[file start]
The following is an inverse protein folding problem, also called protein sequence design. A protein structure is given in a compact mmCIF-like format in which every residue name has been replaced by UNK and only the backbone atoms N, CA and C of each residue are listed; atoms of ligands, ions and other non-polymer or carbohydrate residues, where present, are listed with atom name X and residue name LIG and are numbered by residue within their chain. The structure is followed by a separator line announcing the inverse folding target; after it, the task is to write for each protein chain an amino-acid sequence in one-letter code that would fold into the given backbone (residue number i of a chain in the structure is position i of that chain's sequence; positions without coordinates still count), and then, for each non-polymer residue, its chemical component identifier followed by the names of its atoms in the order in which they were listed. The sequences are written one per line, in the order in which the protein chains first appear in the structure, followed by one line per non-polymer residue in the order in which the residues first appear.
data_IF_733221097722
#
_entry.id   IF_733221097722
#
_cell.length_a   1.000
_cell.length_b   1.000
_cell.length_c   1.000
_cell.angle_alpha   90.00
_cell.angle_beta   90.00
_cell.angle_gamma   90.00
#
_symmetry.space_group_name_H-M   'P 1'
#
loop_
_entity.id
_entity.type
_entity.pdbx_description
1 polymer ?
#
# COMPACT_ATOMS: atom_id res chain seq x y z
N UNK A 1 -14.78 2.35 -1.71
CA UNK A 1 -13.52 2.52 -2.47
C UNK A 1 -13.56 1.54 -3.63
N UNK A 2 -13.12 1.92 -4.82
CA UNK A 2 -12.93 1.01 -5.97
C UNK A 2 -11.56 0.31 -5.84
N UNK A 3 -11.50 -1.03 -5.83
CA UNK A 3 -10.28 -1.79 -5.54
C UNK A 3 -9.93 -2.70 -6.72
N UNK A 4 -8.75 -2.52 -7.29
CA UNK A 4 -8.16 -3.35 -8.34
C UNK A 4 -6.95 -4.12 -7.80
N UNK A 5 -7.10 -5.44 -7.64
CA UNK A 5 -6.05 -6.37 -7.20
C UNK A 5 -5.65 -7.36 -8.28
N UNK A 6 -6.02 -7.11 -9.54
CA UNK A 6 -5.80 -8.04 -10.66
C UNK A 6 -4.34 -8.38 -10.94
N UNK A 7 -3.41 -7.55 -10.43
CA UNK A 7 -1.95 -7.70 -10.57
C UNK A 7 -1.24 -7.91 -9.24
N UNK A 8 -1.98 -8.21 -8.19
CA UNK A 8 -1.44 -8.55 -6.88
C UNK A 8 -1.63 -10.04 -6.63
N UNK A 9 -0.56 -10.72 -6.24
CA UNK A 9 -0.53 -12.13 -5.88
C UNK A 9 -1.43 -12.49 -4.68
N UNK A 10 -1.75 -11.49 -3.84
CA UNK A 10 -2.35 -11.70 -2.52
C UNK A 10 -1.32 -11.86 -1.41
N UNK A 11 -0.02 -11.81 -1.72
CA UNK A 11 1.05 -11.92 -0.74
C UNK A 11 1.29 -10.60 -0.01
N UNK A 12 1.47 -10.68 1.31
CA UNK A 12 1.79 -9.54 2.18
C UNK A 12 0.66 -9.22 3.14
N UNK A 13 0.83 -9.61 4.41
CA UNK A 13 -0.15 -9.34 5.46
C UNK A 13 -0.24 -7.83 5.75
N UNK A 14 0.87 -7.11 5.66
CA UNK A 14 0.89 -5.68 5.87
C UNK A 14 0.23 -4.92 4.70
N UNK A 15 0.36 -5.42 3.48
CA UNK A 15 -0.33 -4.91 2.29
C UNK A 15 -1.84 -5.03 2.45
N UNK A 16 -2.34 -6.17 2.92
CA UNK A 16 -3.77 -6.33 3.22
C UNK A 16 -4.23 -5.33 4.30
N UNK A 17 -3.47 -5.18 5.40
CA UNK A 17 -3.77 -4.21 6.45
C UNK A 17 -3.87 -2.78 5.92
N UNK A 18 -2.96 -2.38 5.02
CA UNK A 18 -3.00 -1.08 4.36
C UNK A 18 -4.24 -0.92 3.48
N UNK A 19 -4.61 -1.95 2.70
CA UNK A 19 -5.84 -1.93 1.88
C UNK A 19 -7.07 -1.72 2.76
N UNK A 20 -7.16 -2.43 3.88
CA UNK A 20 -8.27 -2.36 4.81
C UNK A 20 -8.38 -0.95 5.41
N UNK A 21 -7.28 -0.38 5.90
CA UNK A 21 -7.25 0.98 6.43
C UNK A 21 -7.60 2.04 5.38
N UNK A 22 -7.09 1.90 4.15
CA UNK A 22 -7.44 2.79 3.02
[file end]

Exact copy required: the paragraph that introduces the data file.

The following is an inverse protein folding problem, also called protein sequence design. A protein structure is given in a compact mmCIF-like format in which every residue name has been replaced by UNK and only the backbone atoms N, CA and C of each residue are listed; atoms of ligands, ions and other non-polymer or carbohydrate residues, where present, are listed with atom name X and residue name LIG and are numbered by residue within their chain. The structure is followed by a separator line announcing the inverse folding target; after it, the task is to write for each protein chain an amino-acid sequence in one-letter code that would fold into the given backbone (residue number i of a chain in the structure is position i of that chain's sequence; positions without coordinates still count), and then, for each non-polymer residue, its chemical component identifier followed by the names of its atoms in the order in which they were listed. The sequences are written one per line, in the order in which the protein chains first appear in the structure, followed by one line per non-polymer residue in the order in which the residues first appear.